The life cycle of pathogens, the unseen part of the disease and epidemic, is the inspiration for the film work Invasion, included in the exhibition Transmissions. Anne Milne was interested in the strategies pathogens use for survival, the relationships between themselves and their host, and in the case of the malarial parasite, the complex relationship with their vector, the mosquito. Through this research she uncovered the many things single cell organisms have in common with the rest of the living world, particularly their main goal to replicate by competing with others, avoiding predators, negotiating and in some cases, altering their environments in order to succeed. As a filmmaker Milne found it a challenge to represent the unseen. Using the microscopic organisms as a metaphor for alien invasion, she has created a fantastical, otherworldly journey of an imaginary, mysterious being, which has come to Earth looking for a host.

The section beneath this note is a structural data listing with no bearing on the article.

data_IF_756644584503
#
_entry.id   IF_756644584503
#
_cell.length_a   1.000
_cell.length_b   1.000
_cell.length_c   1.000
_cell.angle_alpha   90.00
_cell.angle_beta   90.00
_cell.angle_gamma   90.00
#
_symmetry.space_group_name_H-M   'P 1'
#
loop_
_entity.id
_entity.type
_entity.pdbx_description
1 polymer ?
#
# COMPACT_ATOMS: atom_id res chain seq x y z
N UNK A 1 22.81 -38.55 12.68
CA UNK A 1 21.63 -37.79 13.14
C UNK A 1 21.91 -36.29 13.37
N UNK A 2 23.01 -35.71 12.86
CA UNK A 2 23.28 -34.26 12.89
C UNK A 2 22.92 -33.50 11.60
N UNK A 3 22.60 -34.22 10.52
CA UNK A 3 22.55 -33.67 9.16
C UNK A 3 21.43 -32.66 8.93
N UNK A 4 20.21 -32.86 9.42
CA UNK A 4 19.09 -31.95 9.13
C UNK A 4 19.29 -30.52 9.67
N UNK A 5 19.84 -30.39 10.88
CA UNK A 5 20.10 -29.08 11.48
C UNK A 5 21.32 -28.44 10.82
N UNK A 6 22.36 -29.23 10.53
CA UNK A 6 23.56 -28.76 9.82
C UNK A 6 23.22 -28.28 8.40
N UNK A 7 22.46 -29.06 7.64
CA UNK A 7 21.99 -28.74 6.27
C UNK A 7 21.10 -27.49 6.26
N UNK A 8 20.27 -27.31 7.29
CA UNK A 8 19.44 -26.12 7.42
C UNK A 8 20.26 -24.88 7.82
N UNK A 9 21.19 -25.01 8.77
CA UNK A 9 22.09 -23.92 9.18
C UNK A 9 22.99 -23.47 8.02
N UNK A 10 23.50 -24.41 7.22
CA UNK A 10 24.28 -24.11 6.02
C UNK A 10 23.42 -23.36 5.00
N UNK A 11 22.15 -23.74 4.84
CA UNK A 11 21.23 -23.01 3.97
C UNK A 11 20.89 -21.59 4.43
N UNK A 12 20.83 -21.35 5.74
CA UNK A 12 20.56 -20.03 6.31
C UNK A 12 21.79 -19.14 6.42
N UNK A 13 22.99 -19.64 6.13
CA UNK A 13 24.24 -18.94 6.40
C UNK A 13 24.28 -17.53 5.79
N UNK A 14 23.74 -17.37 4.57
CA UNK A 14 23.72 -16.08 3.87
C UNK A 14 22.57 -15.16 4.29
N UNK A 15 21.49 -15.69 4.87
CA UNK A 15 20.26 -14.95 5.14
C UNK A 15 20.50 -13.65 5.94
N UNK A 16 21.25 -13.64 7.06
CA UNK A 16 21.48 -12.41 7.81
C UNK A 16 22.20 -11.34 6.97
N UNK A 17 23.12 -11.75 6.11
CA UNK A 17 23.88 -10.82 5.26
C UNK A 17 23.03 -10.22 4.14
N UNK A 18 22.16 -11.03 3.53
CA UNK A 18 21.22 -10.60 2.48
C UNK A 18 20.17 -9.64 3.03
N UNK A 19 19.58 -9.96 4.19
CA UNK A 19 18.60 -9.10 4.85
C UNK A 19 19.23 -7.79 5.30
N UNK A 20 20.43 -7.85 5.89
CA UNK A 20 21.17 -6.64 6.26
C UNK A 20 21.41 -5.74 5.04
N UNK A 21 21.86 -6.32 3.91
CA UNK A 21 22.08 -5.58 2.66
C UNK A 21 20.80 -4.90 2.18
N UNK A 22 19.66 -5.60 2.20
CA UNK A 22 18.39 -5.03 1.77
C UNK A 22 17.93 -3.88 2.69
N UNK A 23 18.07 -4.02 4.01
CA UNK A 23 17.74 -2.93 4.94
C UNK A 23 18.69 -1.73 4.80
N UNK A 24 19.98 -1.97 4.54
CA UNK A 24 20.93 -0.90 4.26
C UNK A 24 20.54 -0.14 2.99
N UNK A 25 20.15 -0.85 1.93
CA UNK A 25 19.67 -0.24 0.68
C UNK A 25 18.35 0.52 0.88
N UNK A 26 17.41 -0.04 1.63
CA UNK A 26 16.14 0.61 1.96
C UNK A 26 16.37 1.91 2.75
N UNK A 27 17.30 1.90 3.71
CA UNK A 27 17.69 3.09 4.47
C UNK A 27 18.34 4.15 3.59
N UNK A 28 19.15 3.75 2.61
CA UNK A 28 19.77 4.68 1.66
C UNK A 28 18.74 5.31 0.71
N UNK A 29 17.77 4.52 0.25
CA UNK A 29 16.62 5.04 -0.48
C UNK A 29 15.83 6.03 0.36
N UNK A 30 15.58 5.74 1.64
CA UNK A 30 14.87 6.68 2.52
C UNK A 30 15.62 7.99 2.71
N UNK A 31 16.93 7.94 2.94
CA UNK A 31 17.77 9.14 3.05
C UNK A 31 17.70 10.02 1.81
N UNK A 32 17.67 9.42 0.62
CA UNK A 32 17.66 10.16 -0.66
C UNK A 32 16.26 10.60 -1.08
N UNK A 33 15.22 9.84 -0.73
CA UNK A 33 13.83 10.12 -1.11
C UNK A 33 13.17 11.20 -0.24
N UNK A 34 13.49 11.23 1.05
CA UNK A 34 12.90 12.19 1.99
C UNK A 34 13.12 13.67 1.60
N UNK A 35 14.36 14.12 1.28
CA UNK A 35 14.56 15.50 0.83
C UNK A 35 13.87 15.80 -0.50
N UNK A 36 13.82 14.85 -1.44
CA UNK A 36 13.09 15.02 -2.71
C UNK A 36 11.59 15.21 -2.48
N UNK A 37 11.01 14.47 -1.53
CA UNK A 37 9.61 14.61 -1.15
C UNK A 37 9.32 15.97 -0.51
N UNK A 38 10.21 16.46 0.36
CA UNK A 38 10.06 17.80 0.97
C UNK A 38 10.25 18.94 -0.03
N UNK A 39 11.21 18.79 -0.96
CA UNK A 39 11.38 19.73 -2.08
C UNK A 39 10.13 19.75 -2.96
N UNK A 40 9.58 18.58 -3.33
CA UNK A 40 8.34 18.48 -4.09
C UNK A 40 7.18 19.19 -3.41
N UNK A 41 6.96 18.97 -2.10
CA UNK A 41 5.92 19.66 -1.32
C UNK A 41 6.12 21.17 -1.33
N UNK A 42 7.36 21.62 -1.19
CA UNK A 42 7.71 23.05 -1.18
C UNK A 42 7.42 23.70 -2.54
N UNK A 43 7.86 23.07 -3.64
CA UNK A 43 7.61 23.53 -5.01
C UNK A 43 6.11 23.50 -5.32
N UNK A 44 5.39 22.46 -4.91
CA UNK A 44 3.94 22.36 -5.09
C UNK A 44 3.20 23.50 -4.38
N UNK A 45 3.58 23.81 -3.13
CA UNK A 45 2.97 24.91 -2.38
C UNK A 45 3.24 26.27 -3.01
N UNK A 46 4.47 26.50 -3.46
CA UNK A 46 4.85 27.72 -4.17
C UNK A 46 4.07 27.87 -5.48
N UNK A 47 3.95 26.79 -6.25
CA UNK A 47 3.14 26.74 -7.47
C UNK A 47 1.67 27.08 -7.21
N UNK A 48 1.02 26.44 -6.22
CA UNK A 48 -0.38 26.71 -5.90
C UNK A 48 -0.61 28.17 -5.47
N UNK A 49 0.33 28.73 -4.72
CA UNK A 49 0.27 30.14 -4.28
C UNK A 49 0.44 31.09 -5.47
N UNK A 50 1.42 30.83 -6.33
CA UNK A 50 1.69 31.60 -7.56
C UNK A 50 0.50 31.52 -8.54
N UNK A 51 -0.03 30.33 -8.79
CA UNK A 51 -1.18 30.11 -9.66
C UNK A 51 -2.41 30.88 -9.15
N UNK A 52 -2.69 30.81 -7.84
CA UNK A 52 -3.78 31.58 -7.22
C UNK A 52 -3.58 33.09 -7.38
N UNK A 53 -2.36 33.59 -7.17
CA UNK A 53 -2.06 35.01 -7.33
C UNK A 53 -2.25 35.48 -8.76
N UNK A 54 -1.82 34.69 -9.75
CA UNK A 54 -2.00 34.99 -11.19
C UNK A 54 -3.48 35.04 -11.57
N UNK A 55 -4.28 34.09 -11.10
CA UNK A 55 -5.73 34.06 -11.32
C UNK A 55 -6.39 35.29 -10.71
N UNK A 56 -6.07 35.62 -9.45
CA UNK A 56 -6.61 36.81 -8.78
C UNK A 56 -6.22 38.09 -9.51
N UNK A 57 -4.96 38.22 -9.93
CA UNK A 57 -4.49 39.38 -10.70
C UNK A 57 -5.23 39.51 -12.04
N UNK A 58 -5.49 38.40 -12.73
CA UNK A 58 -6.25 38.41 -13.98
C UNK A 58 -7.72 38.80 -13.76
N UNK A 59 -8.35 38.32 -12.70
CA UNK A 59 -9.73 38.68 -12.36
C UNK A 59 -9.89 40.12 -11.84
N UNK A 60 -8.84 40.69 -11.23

Milne's documentary commissioned by the Centre for Cognitive Ageing about Scotland’s complete national IQ tests (the Scottish Mental Surveys of 1932 and 1947) is included in the exhibition Hearts & Minds.
Anne Milne is a BAFTA award-winning Scottish filmmaker. Her film Maria’s Way was nominated for the European Film Award 2010, and won several awards while playing at numerous international film festivals. After being awarded a worldview Multi Media Grant, she travelled to Nepal to shoot Himalayan Sisters, which later won an editing award at the 2011 Underwire Festival.